Skip Navigation

10/12/2009 - 10/18/2009

Integrated Crop Management Conference set for Dec. 2 and 3

By Brent Pringnitz, ISU Agribusiness Education Program

The Iowa State University Integrated Crop Management Conference will be held Dec. 2 – 3 on the Iowa State University (ISU) campus. Registration begins at 7:30 a.m. on Dec. 2 in the Scheman Building and the program concludes at 4:00 p.m. on Dec 3.

Conference attendees can choose from 34 different workshops that offer the latest information on crop production and protection technology in Iowa and surrounding states. Workshops are offered by ISU faculty and staff and invited speakers from around the Midwest. The conference is hosted by ISU Extension, the College of Agriculture and Life Sciences and the departments of Agronomy, Entomology, Plant Pathology and Agricultural and Biosystems Engineering.

A popular feature of the conference is the variety of guest speakers on the program. Each year ISU specialists invite colleagues in their field to share their research activities with conference attendees. This provides an opportunity to hear expertise and opinions from across the region and country in one location. Invited speakers this year include:

• Emerson Nafziger, extension agronomist, University of Illinois, speaking on the agronomics of high-yield corn
• Chris Boerboom, extension weed scientist, University of Wisconsin, on herbicide injury in soybeans
• Seth Naeve, extension soybean specialist, University of Minnesota, on the little things in management that impact overall soybean yield
• Tamra Jackson, plant pathologist, University of Nebraska, discussing the reemergence of Goss’s Wilt in Midwestern corn

In recent years the conference has filled to capacity with nearly 1,000 producers and agribusiness people in attendance.

Attendees can obtain up to 14 Certified Crop Adviser credits as well as Commercial Pesticide Applicator recertification in categories 1A (weeds), 1B (insects), 1C (crop diseases), 4 (seed treatment) and 10 (research and demonstration.)

To register online for this event or for more information, visit the AEP Web site at Registration is $185. After November 20, registration increases to $235. Enrollment is limited and no registrations will be accepted at the door.



Brent Pringnitz is the coordinator of the Iowa State University Extension Agribusiness Education Program. He can be reached at 515/294-9487 or by email at

ISU Extension Offers 2009 Ag Chemical Dealer Updates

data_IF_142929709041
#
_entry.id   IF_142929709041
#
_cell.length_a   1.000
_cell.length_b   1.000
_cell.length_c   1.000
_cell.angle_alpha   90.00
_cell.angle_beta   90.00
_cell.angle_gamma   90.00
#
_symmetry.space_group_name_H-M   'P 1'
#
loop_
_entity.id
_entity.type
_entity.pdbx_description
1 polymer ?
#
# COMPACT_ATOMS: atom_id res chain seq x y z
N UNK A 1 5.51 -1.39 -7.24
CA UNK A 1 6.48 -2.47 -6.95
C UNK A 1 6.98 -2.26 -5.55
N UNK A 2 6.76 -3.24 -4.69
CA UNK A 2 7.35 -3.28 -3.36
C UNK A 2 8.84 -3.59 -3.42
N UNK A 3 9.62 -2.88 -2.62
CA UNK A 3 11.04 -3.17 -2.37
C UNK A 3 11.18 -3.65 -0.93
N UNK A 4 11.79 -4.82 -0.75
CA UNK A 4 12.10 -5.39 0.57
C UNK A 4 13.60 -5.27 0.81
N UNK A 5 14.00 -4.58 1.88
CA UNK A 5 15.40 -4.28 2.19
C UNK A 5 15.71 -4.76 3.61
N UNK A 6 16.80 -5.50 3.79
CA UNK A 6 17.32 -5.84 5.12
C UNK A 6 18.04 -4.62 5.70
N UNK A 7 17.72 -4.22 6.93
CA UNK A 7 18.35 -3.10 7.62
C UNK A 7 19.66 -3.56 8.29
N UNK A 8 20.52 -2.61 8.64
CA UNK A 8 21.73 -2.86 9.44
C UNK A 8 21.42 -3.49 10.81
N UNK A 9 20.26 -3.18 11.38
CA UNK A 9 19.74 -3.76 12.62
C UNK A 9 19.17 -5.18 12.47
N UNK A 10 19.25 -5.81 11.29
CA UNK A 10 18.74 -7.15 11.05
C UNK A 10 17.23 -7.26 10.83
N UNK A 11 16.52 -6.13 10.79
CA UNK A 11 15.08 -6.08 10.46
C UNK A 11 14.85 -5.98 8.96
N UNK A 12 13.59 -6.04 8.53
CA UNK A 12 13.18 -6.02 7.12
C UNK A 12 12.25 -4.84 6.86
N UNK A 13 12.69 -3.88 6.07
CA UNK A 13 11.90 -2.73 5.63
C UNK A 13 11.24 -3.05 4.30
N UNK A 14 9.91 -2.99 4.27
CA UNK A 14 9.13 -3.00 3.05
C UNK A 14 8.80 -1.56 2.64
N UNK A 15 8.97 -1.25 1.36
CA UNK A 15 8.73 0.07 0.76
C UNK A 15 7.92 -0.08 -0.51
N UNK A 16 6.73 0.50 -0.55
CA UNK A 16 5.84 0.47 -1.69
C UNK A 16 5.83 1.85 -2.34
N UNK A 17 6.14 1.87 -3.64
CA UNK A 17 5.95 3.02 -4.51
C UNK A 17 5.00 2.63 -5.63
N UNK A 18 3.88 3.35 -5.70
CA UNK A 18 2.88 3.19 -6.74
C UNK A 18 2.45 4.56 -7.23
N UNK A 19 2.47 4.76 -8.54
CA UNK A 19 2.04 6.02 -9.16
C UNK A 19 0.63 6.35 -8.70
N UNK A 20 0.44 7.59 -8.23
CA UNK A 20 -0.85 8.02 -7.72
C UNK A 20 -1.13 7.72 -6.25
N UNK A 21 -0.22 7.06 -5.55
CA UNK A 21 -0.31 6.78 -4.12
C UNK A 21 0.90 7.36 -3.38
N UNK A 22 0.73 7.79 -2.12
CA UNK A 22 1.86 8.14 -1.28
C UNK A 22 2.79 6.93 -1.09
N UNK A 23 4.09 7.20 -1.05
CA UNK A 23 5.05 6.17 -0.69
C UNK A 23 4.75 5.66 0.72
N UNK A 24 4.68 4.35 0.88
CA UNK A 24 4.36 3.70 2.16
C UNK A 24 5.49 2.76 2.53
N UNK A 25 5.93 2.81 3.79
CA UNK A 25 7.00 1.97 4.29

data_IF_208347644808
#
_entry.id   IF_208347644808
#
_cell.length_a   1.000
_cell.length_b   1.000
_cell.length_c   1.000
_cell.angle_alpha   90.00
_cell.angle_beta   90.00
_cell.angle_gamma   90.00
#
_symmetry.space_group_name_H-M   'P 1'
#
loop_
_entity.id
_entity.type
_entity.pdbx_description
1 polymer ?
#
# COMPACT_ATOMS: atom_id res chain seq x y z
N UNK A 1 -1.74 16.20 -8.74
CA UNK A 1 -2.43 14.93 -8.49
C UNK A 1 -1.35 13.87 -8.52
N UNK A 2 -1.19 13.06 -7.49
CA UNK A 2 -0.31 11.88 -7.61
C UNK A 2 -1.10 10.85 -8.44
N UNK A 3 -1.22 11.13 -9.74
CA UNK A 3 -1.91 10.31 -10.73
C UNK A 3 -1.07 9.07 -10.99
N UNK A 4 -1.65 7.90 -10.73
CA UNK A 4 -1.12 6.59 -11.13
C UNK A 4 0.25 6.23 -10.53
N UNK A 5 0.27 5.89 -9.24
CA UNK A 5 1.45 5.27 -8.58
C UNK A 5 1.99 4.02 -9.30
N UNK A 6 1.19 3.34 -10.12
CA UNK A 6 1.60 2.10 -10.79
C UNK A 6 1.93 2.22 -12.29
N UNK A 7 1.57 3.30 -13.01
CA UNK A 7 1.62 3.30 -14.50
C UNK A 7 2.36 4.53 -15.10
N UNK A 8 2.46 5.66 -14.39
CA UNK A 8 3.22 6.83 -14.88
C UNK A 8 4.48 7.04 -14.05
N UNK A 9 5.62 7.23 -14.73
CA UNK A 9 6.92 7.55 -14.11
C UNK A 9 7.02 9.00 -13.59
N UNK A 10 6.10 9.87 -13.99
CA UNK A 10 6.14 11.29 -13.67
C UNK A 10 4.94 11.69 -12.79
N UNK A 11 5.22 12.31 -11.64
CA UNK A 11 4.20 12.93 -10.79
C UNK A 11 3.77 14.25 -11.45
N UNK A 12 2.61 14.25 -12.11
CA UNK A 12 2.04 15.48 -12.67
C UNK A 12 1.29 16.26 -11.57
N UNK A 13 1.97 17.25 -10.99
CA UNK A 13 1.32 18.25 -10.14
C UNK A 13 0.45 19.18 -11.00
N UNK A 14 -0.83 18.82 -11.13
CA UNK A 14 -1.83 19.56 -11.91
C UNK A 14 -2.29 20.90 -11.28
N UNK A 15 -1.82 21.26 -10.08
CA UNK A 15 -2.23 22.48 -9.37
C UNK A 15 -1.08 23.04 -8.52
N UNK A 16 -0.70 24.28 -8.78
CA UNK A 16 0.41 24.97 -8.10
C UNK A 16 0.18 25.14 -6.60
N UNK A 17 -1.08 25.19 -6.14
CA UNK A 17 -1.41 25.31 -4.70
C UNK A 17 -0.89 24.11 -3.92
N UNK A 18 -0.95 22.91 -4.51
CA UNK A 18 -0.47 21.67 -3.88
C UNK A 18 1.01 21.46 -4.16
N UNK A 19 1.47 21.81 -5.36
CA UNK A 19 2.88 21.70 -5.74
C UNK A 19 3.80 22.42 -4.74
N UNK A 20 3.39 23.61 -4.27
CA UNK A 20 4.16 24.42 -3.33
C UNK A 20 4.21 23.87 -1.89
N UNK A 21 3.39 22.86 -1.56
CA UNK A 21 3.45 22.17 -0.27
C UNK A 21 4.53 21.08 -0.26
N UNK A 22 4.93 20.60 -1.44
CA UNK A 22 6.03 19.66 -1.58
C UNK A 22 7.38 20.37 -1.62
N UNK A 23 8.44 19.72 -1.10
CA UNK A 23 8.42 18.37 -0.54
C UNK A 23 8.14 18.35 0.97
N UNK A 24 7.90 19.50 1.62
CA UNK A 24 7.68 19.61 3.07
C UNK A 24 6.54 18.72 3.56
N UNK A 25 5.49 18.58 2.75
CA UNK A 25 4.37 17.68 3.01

By Brent Pringnitz, Agribusiness Education Program

Updates on the latest crop production products and recommendations are the featured topics of the 2009 Ag Chemical Dealer Update Series. Sponsored by Iowa State University Extension, this series will be held Nov. 24 to Dec. 16 at eight locations around Iowa.

These meetings are an excellent opportunity for ag input dealers to meet with extension specialists to review current research, discuss new products and learn of new recommendations.

Each location will feature presentations on weed, insect and crop disease management, as well as soil nutrient management. Each meeting is approved for Certified Crop Adviser (CCA) credits. The meetings offer recertification for Iowa Commercial Pesticide Applicators in categories 1A, 1B, 1C and 10. Recertification is included in meeting registration.

For more information about a particular program, contact the host listed below. Online registration materials and additional information about the meetings are available at An early registration discount is offered to participants who sign up a week or more before the program date.

Program dates, locations and facilitators are:
Nov. 24 -  Waterloo, George Cummins, (641) 228-1453,

Nov. 24 - Calmar, Brian Lang, (563) 382-2949,

Dec. 7 - Lewis, Kyle Jensen, (712) 769-2600,

Dec. 8 -  Mason City, George Cummins, (641) 228-1453,

Dec. 9 - Storm Lake, Paul Kassel,  (712) 262-2264,, and  Mark Licht, (712) 792-2364,

Dec. 10 -  Creston,  Aaron Saeugling,  (641) 782-8426,, and Mark Carlton, (641) 932-5612,

Dec. 14 -  Iowa City, Jim Fawcett, (319) 337-2145,, and Virgil Schmitt, (563) 263-5701,

Dec. 16 -  Ames, John Holmes, (515) 532-3453,, and Mark Wuebker, (515) 957-5778,


Brent A. Pringnitz is the coordinator of the Iowa State University Extension Agribusiness Education Program. He can be reached at 515/294-9487 or by email at

2009 Corn Quality Issues

By Charles Hurburgh, Department of Agricultural and Biosystems Engineering; Roger Elmore, Department of Agronomy

The state experienced a hard freeze Oct. 10 and 11, ending a growing season that had been slowed by rain and, in some areas snow. Despite the overall cool growing season – highlighted by a warm period in early September – the USDA October yield estimate of 186 bushels per acre in Iowa is the highest on record. As often happens with high grain yields, quality issues are surfacing. This article summarizes current field conditions, looks at test weight, weight shrink, and corn storability; two other articles in this series discuss field molds and storage management.